The Coffee Grind
Not that things were always so fun. The startup process was nonstop work. Ormond and her husband kept their restaurant jobs for the first year or so while running the coffee shop during the day.
“We were here [at the coffee shop] at 5 a.m., and then my mom and two of my friends would come in after they got out of their jobs at around 5 p.m., and I would go in and waitress or tend bar until 11 p.m. or 2 a.m.,” she recalls. “They were long, long days.”
But then, things settled down into a profitable rhythm, right? Err … not exactly.
“And then we opened up our second location two years into it,” Ormond says. They continued opening new stores every couple of years, so they were constantly in startup mode, sinking money into new locations.
“Then, once everything’s open, something breaks. Right now we have a broken espresso machine,” she says. “You’re never rolling in it. Ever.
“If you want to get rich quick, do not open a coffee shop!” Ormond says. “People think, ‘Oh, coffee costs like a penny and you charge three bucks,’ but it’s not like that.”
Expansion and Contraction, Leasing and Buying
With three locations and just under 50 employees currently, Ormond says they’ve been looking to open a fourth store this year. I asked her how they scout potential locations.
“I definitely go with my gut,” she says. “Would I pull up and get out of my car and get coffee there? And if the answer is yes, we will get up and park outside at 5 a.m. and count cars and count people walking by. We’ll go on different days of the week and see what kind of foot traffic it gets.”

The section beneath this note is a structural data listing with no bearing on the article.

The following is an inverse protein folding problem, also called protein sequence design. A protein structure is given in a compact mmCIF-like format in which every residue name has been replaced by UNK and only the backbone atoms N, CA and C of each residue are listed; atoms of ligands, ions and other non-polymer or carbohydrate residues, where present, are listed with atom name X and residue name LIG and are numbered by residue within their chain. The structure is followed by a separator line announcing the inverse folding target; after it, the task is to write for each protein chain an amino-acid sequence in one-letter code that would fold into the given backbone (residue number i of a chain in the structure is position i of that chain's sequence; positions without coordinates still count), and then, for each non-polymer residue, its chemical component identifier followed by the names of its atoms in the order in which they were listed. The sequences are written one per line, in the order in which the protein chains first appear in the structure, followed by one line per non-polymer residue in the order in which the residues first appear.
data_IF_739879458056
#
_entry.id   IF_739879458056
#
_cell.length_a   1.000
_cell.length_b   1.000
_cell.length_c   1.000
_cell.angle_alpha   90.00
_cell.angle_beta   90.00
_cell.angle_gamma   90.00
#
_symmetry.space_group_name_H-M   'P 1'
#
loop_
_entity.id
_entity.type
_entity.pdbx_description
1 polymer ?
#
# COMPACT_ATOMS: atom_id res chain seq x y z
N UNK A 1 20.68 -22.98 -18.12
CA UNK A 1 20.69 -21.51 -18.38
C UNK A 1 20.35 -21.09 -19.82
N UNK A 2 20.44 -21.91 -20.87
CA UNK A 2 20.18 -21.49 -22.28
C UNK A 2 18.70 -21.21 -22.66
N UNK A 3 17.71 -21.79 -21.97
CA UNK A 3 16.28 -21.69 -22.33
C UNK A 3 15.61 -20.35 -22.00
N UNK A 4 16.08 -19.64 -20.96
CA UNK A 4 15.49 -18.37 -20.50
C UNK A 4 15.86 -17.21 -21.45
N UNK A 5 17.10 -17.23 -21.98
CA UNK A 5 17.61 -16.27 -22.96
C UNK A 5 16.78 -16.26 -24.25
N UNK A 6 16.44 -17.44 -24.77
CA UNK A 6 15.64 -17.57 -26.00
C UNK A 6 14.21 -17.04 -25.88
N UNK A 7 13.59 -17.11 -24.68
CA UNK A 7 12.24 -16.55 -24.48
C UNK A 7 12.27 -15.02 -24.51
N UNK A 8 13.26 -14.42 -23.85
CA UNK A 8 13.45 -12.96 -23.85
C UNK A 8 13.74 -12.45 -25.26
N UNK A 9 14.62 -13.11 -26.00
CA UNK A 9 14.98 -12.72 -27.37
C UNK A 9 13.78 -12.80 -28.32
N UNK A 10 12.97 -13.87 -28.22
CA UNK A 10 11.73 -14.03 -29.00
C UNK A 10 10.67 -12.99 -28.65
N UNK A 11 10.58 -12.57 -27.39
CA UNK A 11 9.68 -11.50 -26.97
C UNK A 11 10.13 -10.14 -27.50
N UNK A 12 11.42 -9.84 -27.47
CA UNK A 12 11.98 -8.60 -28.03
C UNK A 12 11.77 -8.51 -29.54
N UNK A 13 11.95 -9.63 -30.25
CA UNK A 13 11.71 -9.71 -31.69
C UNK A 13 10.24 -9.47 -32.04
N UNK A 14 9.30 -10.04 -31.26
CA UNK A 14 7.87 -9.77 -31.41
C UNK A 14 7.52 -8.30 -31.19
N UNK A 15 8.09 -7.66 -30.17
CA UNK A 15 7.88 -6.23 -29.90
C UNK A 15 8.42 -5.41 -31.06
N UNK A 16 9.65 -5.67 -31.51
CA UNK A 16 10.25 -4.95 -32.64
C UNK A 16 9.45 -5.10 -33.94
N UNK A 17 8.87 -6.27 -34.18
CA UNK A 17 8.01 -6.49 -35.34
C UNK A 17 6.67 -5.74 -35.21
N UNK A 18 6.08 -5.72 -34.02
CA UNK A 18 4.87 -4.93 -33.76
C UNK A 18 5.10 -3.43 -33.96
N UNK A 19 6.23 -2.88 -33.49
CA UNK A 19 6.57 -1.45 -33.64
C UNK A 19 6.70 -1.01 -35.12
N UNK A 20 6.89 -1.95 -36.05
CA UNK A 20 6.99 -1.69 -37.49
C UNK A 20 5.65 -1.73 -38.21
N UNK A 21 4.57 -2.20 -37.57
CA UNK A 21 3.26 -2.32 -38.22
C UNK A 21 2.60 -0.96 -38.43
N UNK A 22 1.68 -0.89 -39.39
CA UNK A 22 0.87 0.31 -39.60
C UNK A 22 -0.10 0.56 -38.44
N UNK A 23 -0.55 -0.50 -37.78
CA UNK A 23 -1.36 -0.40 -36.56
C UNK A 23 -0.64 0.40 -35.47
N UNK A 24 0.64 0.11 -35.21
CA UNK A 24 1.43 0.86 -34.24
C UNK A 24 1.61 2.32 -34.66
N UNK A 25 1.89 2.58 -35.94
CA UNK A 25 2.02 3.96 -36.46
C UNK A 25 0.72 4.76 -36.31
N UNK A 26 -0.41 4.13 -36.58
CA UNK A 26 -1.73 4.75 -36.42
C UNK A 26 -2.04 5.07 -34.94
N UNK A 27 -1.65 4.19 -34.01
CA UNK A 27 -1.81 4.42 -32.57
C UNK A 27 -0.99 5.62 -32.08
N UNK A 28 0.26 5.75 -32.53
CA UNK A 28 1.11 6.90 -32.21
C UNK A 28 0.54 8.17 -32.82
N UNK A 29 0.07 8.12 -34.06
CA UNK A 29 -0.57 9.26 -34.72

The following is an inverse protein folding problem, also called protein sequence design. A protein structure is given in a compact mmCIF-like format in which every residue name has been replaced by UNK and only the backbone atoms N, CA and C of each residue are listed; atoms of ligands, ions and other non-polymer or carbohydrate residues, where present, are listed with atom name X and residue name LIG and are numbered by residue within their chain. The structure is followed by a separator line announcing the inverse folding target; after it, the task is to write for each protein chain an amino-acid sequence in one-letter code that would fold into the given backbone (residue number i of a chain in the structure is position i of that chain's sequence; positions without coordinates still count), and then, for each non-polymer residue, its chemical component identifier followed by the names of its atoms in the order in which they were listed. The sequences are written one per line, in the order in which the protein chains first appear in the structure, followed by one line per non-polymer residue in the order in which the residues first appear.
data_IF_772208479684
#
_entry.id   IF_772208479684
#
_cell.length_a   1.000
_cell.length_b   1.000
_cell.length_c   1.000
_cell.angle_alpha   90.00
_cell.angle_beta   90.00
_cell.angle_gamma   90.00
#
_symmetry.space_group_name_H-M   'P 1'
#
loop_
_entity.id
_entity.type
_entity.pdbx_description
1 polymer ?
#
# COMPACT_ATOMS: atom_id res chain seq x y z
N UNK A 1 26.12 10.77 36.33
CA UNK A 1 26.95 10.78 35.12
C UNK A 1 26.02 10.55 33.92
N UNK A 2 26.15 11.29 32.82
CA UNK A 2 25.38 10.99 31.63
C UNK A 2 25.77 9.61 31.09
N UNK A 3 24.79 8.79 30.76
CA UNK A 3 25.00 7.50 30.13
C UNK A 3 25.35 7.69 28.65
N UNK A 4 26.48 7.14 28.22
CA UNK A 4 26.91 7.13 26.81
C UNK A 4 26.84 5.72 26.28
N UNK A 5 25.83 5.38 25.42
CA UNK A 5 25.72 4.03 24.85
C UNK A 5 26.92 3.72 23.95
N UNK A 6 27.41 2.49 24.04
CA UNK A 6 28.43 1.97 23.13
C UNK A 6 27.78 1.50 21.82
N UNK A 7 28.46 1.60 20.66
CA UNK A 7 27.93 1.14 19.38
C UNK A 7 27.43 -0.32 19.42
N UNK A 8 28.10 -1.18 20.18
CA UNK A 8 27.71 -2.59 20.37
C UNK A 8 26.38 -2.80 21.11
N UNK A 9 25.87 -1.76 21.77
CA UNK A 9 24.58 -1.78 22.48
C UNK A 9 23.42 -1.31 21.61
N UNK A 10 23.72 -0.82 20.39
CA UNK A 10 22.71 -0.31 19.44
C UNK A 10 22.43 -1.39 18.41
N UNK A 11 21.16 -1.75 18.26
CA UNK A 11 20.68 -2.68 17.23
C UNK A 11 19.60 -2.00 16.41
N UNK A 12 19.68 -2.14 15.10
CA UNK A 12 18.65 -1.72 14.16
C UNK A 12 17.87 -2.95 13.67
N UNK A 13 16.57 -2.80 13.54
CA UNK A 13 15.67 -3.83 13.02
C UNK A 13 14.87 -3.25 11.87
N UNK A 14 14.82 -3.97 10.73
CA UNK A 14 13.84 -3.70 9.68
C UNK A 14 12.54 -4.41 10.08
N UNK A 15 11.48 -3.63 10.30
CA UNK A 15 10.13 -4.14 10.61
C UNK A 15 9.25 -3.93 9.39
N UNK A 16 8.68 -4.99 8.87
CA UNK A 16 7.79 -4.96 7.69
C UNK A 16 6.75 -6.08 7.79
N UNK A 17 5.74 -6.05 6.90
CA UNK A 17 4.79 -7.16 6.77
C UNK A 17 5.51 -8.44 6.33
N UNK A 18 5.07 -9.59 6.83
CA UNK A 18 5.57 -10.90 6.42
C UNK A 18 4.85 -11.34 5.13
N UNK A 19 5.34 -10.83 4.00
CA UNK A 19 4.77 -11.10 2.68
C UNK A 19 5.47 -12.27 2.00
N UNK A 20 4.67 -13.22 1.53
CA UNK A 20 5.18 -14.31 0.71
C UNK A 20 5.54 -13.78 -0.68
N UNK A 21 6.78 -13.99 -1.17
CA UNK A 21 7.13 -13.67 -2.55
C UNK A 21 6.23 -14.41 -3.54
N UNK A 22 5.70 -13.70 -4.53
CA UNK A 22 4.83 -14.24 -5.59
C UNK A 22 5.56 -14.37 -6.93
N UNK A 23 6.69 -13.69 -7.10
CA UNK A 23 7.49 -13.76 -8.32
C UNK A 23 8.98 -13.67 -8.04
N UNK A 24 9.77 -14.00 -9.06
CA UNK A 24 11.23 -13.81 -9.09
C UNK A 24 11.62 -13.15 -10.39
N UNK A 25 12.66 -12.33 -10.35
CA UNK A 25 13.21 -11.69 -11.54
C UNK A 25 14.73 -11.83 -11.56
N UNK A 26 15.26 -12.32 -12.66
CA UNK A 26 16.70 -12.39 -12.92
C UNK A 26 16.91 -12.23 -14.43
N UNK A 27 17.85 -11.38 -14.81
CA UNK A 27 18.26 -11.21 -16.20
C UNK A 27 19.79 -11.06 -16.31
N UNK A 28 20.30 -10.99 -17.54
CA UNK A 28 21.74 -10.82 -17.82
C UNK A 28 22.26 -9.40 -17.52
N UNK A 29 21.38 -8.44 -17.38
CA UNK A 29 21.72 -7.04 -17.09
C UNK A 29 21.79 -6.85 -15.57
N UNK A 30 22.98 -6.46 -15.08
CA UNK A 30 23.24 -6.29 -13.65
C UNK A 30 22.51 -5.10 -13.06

This time around, Ormond wants to buy a property. “We still lease after 19 years. We could have owned a building like three times over by now, so we’d like to own something property-wise,” she says.
Ormond has had some bad luck with leases. One of their early expansion locations was a leased property in the nearby town of Holbrook. Not long after they pumped money into opening the store, however, the building changed hands and the new owners decided to tear it down. “We were there for less than a year,” Ormond says. “It was devastating.”
Another location, in neighboring Braintree, was forced to close after a full decade of operation when Ormond couldn’t negotiate a new lease. “Closing down a store that you’ve been in for 10 years is worse than moving out of a house,” she says.
Ormond says that’s not the only leasing decision they regret. They originally leased some of their equipment, and at one point decided they didn’t want to lease it anymore. “We paid off two pieces of equipment and, of course, literally the day after, one of them broke,” she says. “Under the lease it would have been covered.”
But it also taught them that they’d rather own their equipment than lease. Coffee suppliers will often give you free equipment if you buy their beans. “It took us a long time to realize that it’s better to own your own equipment and be free so you can choose whoever you want to do business with.”
Write a Business Plan
Thinking back, Ormond says her best advice to new entrepreneurs is to write out a business plan.
“Nobody wants to do a business plan,” she says. “Argghhhh, it’s so long and boring and depressing. But I really recommend you do it, even if you don’t do it officially for a bank.
“The one thing you just can’t account for are the what-ifs,” she says. “What if in five years I decide to have a child? What if I get sick? If you have a business partner, what if he or she gets sick? How are we going to split up the work duties? What if I want to get out and you want to stay?